Definitions

trailing vortex drag

Lift-induced drag

In aerodynamics, lift-induced drag, induced drag, vortex drag, or sometimes drag due to lift, is a drag force that occurs whenever a moving object redirects the airflow coming at it. This drag force occurs in airplanes due to wings or a lifting body redirecting air to cause lift and also in cars with airfoil wings that redirect air to cause a downforce. With other parameters remaining the same, as the angle of attack increases, induced drag increases.

Source of induced drag

It is not possible to have a wing of infinite span. However, the characteristics of such a wing can be measured on a section of wing spanning the width of a wind tunnel, since the walls block spanwise flow and create what is effectively a two-dimensional flow. The aerodynamic force is resolved into two components. By definition, the component parallel to the vector representing the relative velocity between the wing and the air is the drag; and the component normal to that vector is the lift. At practical angles of attack the lift greatly exceeds the drag.

A wing produces lift by turning the airflow around the wing in a downwards direction. On a wing of finite span some air leaks around the wingtip from the lower surface to the upper surface producing a wingtip vortex. These vortices trail behind the wing for a great distance and can be powerful, producing hazardous conditions for following aircraft flying into them. The deflection of the airflow by the wing produces a down flow or 'downwash' behind the wing. The tip vortices also modify the airflow around the wing, relative to that on a wing of infinite span, reducing the effectiveness of the wing to generate lift, thus requiring a higher angle of attack to compensate, and tilting the total aerodynamic force rearwards. The angular deflection is small and has little effect on the lift. However, there is an increase in the drag equal to the product of the lift force and the angle through which it is deflected. Since the deflection is itself a function of the lift the additional drag is proportional to the square of the lift.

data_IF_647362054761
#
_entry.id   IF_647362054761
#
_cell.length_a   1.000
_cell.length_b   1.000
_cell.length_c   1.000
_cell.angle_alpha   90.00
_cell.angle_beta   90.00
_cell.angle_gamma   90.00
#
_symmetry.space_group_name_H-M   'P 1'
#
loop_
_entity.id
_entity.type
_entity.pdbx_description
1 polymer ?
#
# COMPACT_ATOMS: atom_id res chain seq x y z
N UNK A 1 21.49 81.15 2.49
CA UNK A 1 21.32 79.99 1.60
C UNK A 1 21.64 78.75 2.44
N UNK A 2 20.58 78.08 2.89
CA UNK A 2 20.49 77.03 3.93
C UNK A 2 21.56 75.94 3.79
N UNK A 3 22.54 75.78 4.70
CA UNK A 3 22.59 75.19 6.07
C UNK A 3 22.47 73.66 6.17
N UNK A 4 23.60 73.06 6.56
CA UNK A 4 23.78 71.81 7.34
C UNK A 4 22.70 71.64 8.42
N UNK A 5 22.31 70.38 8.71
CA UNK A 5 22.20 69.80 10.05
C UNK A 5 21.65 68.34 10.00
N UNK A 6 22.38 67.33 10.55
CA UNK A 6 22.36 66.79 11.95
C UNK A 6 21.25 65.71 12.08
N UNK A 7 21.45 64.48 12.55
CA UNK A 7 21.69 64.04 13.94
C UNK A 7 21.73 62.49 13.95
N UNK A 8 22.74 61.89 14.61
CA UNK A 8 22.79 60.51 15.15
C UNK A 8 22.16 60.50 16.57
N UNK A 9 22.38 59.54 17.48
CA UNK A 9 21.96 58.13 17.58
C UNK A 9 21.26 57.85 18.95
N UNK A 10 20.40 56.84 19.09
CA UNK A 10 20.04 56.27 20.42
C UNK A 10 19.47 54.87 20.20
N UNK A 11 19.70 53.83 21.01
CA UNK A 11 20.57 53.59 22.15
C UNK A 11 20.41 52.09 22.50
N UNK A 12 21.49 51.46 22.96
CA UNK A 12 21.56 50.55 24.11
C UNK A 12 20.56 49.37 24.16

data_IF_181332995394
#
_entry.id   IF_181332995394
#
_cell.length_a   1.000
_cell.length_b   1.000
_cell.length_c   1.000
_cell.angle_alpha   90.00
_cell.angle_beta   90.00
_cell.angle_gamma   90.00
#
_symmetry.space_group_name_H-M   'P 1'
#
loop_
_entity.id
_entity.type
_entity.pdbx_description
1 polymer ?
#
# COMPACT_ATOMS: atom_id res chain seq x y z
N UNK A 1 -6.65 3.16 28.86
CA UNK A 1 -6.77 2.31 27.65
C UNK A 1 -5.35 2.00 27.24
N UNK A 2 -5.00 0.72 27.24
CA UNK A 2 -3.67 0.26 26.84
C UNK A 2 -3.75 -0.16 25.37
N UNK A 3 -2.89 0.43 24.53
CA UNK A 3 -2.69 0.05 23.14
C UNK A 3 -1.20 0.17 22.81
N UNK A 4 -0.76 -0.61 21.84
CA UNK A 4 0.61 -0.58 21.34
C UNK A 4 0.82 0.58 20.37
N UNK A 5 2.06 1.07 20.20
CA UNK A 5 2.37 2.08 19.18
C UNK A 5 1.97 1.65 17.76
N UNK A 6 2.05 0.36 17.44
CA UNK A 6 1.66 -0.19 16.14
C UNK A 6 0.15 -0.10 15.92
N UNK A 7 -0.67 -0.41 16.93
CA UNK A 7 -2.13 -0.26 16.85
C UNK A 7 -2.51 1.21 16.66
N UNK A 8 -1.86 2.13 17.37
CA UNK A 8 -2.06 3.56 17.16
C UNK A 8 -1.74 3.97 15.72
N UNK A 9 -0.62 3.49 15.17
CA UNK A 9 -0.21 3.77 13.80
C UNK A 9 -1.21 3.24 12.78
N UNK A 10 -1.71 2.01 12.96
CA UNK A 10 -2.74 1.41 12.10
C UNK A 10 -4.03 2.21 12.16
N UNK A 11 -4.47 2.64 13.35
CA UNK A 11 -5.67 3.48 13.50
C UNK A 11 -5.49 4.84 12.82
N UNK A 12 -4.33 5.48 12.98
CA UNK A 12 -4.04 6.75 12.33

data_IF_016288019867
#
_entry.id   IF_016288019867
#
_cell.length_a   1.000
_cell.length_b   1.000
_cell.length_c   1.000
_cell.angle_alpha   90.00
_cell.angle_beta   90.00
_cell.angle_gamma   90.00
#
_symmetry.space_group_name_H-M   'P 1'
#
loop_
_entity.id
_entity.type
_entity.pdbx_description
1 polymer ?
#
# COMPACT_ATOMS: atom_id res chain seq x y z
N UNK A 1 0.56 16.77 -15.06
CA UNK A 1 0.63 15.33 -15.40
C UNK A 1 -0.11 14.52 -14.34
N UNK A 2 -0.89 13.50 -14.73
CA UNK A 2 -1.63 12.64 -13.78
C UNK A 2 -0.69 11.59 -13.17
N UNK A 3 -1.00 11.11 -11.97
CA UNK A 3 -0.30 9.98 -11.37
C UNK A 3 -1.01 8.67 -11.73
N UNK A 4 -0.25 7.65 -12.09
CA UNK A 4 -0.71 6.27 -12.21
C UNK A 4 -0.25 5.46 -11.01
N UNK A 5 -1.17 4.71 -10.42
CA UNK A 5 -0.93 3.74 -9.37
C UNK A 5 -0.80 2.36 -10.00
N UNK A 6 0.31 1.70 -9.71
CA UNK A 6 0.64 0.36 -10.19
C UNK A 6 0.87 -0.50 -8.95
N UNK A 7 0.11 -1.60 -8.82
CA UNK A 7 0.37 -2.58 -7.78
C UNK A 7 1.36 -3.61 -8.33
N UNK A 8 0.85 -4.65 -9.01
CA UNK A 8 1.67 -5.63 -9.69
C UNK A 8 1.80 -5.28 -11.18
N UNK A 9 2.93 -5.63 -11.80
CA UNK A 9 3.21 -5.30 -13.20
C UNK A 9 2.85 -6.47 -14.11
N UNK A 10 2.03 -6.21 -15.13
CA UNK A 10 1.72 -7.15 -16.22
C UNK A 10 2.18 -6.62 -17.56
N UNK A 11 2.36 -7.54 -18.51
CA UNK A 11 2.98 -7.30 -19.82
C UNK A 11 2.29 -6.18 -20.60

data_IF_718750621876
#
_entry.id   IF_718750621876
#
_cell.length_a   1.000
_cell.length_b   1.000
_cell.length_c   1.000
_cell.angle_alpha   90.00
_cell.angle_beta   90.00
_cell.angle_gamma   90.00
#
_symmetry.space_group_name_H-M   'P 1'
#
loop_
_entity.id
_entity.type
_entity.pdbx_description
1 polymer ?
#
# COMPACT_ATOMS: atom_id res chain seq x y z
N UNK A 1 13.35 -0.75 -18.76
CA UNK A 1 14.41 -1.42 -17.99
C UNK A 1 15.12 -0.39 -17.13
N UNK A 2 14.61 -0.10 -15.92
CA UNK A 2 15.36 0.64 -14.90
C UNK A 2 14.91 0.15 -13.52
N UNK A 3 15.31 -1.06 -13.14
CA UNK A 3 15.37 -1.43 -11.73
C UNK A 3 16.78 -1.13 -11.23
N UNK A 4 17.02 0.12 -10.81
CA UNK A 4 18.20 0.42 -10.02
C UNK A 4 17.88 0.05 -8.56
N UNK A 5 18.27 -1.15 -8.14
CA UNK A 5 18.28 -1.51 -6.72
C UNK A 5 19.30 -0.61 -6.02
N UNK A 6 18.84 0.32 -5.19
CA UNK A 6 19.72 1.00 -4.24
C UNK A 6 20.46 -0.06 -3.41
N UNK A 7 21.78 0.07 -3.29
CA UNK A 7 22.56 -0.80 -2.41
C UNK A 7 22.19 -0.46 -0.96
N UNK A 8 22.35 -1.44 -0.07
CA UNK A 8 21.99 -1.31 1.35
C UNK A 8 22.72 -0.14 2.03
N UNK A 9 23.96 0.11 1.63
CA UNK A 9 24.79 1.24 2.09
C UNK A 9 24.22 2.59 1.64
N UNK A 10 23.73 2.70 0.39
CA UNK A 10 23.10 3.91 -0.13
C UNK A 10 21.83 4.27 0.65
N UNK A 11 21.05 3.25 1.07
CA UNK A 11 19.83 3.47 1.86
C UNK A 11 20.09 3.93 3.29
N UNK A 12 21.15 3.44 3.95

Unlike parasitic drag on an object (which is directly proportional to the square of the airspeed), for a given lift, induced drag on an airfoil is inversely proportional to the square of the airspeed. In straight and level flight of an aircraft, lift varies only slowly because it is approximately equal to the weight of the aircraft. Consequently in straight and level flight, the induced drag is inversely proportional to the square of the airspeed. At the speed for minimum drag, induced drag is equal to parasitic drag.

Reducing Induced drag

Induced drag can be minimized by the following means:

  • Increase the wing span. The effect of the wingtip vortices is greatest near the wing tips. With increased wingspan a lesser portion of the wing is in the most affected region. Increasing span with no other change would increase wing area. In practice, the wing area is kept constant by increasing the aspect ratio rather than the span.